Individuals must learn face to face in a new social web (Innoagent programme with European spin-ins);
Create new tools for people and small groups integration, linking innovation to people;
We have to move from Europe ownership of 2000 and nations ownership of 2005 to social ownership of the new Lisbon Agenda for tomorrow;
Is important to create a large European market for e-learning, with specific budgets on schools, governmental agencies and enterprises;
Creation of credits related to learning;
Creation of open platforms for e-learning, involving universities;
New broadband networks infrastructures are needed for alive collaboration and video content;
Old people is a problem but also an opportunity for e-learning in Europe;
Each one must create their own energy for a “long life learning” in a changing environment;
Each member state in Europe must create a new merit culture, with objectives, evaluation and written reports;
Improve competitiveness and aggressiveness;
Improve global and distributed learning;
Enterprises must replace paper manuals of their products for electronic tutorials and e-learning tools, improving ICT competence in society;
Local authorities must use electronic tools for community proposals, helping citizens to solve their problems and linking populations to politicians and decision makers.

Final conclusions:
Improve social web;
A new manual for 2010;
A new alive network for innovation regarding and involving all the people;
New ways, new targets to the projects;
Use massive collaboration for each specific propose;
Use clients as producers of e-manuals and digital contents;
Personalize for a network world, learning more and faster.
New accountability methods, questioning actual reports and evaluation routines;
Look for results with target users;
Use e-learning tools to solve environmental problems;
Civil society must be more evolved on e-learning initiatives and not only formal institutions.

E for energy, enthusiasm, elevated, electric ...

My role is rapporteur for the two sessions with Etienne Wenger on Informal Learning and Learning Communities.

As I get ready to leave for the conference my feet tingle with anticipation as to what it's going to be like. My own engagement in self, knowledge and the world - in other words, my learning - has always been a dance between people, tools, conversations, struggle and laughter. Is today going to be part of that dance?

At a conference on eLearning I would expect to catch a glimpse into the playfulness, imagination, and risk-taking that new technologies demand of us in order to learn. I wonder if I will. And I wonder what else I'm going to discover and who else I'm going to know ...

Bev Trayner

(My) Five questions for eLearning Lisboa 2007.

The EU eLearning Lisboa 2007 is there. With a unique set of speakers and experts from different places of the world, the conference will join over 1.000 people to share experiences during the next days.

I leave here five questions that arose to me to discuss among peers during the conference:

1. eLearning or only Learning?
eLearning is nowadays a learning process supported by technology enhanced environments. Can we miss the “e”, as the technology is embedded in all modern learning processes?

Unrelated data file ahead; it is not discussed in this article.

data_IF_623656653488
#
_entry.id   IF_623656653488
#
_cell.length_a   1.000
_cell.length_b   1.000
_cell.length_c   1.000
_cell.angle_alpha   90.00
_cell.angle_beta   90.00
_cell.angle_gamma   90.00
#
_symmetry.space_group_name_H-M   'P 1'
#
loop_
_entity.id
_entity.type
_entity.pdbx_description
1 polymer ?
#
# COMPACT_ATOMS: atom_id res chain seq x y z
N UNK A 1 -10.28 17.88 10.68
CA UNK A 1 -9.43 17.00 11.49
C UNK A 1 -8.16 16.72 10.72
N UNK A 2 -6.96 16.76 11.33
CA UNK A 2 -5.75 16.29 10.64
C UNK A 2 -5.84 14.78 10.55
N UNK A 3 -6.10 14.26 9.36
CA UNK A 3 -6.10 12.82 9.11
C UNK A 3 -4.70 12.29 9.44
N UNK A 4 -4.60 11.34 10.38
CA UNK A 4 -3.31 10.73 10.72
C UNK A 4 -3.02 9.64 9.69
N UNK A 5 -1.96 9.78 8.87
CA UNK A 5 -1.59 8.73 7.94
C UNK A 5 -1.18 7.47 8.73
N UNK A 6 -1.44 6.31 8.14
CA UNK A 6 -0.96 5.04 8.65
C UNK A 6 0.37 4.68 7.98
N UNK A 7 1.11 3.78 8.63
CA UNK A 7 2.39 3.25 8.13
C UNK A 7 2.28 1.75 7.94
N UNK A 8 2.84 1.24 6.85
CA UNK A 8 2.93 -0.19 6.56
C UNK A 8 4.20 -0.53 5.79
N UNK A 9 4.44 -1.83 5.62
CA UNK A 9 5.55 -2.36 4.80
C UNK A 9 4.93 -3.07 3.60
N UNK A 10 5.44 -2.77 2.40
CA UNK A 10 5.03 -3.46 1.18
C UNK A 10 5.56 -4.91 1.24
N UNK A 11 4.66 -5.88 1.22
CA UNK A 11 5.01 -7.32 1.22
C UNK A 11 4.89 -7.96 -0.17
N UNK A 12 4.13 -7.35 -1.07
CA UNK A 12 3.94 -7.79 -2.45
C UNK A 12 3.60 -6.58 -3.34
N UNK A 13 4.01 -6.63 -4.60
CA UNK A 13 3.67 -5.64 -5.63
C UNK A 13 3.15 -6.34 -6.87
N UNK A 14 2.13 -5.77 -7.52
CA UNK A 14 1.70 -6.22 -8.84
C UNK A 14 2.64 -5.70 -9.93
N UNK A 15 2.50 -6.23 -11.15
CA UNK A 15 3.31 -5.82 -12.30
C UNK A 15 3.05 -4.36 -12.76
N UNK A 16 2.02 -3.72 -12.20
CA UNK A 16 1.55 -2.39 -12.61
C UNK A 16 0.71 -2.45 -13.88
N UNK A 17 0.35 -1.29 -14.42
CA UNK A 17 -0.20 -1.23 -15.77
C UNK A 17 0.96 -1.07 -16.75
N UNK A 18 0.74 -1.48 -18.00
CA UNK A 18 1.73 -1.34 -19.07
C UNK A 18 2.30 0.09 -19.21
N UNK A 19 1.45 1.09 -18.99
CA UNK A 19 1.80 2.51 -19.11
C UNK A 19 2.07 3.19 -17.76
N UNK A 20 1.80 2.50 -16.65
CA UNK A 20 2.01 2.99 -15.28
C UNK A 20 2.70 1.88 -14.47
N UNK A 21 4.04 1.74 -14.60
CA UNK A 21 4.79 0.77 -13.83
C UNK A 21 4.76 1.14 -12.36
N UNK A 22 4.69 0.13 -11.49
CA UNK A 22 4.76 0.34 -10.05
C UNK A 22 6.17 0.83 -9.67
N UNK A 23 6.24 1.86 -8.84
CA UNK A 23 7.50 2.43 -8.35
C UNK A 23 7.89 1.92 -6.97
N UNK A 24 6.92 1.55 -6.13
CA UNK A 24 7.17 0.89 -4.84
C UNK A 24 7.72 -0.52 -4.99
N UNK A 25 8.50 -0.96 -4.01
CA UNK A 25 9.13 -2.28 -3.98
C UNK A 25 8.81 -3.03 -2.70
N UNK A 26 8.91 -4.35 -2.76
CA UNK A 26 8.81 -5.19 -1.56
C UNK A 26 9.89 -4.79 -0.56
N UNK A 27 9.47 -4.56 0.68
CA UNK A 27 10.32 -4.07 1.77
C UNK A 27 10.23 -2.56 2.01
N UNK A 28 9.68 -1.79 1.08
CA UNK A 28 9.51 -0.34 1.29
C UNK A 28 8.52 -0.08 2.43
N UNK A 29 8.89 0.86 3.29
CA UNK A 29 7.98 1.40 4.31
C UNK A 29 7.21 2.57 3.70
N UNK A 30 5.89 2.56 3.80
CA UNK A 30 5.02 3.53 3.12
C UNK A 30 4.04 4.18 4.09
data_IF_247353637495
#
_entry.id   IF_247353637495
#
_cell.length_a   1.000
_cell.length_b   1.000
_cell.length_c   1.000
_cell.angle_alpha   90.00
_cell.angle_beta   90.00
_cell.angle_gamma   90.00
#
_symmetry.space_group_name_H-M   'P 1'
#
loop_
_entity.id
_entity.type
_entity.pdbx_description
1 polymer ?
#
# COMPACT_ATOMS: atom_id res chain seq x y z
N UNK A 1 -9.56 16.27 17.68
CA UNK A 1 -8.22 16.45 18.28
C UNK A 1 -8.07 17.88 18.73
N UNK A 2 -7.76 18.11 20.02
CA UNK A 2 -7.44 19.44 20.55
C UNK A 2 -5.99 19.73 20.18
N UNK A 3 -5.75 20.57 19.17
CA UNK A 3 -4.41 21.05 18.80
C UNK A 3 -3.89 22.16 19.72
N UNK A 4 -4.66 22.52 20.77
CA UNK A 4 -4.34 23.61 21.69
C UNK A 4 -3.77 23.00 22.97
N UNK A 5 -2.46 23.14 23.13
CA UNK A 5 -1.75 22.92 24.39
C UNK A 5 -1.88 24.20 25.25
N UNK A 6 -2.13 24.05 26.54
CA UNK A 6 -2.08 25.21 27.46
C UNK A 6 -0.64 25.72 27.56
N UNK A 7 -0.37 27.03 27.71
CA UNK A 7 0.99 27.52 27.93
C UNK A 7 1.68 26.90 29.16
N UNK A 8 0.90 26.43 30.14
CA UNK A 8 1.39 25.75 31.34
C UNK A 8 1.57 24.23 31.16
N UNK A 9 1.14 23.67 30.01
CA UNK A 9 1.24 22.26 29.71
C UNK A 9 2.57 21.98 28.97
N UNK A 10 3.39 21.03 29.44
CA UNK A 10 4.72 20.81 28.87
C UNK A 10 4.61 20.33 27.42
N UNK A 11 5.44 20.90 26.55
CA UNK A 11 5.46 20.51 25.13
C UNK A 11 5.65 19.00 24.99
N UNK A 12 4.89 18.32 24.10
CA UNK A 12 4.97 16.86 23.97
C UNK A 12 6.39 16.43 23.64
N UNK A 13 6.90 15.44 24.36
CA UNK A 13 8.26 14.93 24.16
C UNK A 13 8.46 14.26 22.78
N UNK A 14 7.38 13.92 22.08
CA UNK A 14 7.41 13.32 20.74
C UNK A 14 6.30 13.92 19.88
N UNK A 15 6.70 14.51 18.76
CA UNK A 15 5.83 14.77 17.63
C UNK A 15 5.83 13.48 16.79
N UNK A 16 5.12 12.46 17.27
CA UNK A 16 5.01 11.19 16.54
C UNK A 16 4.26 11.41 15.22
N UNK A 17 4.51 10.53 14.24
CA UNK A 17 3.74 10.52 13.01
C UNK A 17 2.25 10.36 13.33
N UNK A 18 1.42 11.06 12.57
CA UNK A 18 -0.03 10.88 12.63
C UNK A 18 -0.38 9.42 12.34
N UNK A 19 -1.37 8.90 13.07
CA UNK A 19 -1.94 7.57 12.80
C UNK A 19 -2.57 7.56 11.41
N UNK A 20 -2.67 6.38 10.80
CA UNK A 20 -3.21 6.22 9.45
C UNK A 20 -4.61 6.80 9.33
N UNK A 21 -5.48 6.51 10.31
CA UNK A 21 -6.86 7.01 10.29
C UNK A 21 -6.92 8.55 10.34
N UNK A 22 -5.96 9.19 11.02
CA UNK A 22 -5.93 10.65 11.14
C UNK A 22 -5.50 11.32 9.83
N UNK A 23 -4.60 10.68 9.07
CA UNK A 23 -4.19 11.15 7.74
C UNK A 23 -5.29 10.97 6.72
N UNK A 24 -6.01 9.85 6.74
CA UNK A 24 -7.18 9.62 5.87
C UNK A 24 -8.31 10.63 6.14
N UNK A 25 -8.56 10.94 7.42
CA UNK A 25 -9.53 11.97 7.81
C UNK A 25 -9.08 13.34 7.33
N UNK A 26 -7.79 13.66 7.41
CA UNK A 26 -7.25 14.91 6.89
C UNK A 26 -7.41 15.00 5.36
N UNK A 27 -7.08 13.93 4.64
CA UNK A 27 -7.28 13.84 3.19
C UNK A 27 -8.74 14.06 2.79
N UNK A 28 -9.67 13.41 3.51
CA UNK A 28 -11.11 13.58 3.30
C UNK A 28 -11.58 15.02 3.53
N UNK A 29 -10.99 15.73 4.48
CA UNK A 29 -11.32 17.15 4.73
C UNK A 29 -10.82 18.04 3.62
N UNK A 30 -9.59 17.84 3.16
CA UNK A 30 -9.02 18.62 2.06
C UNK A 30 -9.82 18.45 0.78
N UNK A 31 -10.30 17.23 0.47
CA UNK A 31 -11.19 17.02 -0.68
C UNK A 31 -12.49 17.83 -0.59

2. Will e-skills be the key-factor for the European competitiveness?
Lifelong learning is a key-factor for creating a knowledge society based on e-skills (ICT related skills). Will e-skills development promote competitiveness, employability and workforce development in Europe? Can eLearning be the best way to achieve a massive distribution of knowledge towards a more cohesive society (large spread of knowledge and increase proximity between regions)? Which role is reserved to ePortfolio as an important and standardized mechanism of archiving the skills acquired?

3. Can learning processes survive without innovation?
New organisational learning uses different methods: Classroom; Online learning; Communities and Networks; Information Repositories; Access to experts and Performance Support (ex: job aids on contact centres). eLearning 2.0 uses new mobile platforms (iPod, PDA phones) and web 2.0 applications (Second Life, My Space, Wikipedia, You Tube, Blogs and Wikis). New learning contents are simulations and games - the EDUTAINMENT concept. Are we prepared for that?

4. How can the Education and Training Systems face the challenge of the Lisbon Agenda?
The present education and training systems are not yet completely equipped to face the challenge of the Lisbon Agenda and learning innovation. The learning methods should be more learner centric and supported by ICT. Are teachers and trainers prepared for that challenge?

5. What are the role of companies and public administration in the promotion of lifelong learning?
What efforts have been devoted to promote eLearning in enterprises, in the public administration and in informal learning at large? We know organisational learning should be driven by business performance management, but who is doing performance based learning? How can we implement performance management and organisational learning at large in public administration to influence the market as an example?

Mário Figueira
Associate Partner
Novabase Consulting